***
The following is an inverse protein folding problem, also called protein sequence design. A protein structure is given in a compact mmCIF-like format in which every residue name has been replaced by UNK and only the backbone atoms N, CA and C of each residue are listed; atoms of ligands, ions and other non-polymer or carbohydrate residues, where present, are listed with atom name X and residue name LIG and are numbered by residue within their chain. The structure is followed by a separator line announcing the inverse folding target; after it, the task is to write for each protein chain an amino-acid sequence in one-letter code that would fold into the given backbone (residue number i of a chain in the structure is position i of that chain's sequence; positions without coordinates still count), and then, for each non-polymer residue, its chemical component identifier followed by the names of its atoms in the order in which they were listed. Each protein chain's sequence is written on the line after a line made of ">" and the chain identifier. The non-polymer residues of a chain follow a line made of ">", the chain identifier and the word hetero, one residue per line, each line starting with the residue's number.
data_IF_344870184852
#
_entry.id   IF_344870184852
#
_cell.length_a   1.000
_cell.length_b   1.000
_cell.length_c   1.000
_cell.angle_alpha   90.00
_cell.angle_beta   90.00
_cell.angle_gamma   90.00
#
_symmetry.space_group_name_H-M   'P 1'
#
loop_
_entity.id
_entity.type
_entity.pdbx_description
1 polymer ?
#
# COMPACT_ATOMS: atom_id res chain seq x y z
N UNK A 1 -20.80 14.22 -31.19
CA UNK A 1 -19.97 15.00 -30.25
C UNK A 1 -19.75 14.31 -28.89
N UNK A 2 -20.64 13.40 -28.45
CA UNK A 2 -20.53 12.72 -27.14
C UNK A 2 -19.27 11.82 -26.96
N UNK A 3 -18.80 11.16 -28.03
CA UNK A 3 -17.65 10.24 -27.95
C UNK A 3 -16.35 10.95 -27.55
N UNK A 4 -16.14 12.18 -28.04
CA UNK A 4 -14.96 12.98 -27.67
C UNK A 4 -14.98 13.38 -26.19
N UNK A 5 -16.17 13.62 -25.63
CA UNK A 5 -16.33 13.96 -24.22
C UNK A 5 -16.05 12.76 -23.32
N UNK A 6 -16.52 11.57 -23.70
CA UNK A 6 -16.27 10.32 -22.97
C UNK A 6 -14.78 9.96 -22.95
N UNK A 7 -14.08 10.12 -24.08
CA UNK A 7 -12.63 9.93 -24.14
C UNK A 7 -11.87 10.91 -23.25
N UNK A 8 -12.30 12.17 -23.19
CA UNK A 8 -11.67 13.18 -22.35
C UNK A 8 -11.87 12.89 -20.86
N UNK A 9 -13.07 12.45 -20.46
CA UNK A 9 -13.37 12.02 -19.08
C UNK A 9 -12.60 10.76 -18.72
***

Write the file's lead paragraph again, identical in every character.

The following is an inverse protein folding problem, also called protein sequence design. A protein structure is given in a compact mmCIF-like format in which every residue name has been replaced by UNK and only the backbone atoms N, CA and C of each residue are listed; atoms of ligands, ions and other non-polymer or carbohydrate residues, where present, are listed with atom name X and residue name LIG and are numbered by residue within their chain. The structure is followed by a separator line announcing the inverse folding target; after it, the task is to write for each protein chain an amino-acid sequence in one-letter code that would fold into the given backbone (residue number i of a chain in the structure is position i of that chain's sequence; positions without coordinates still count), and then, for each non-polymer residue, its chemical component identifier followed by the names of its atoms in the order in which they were listed. Each protein chain's sequence is written on the line after a line made of ">" and the chain identifier. The non-polymer residues of a chain follow a line made of ">", the chain identifier and the word hetero, one residue per line, each line starting with the residue's number.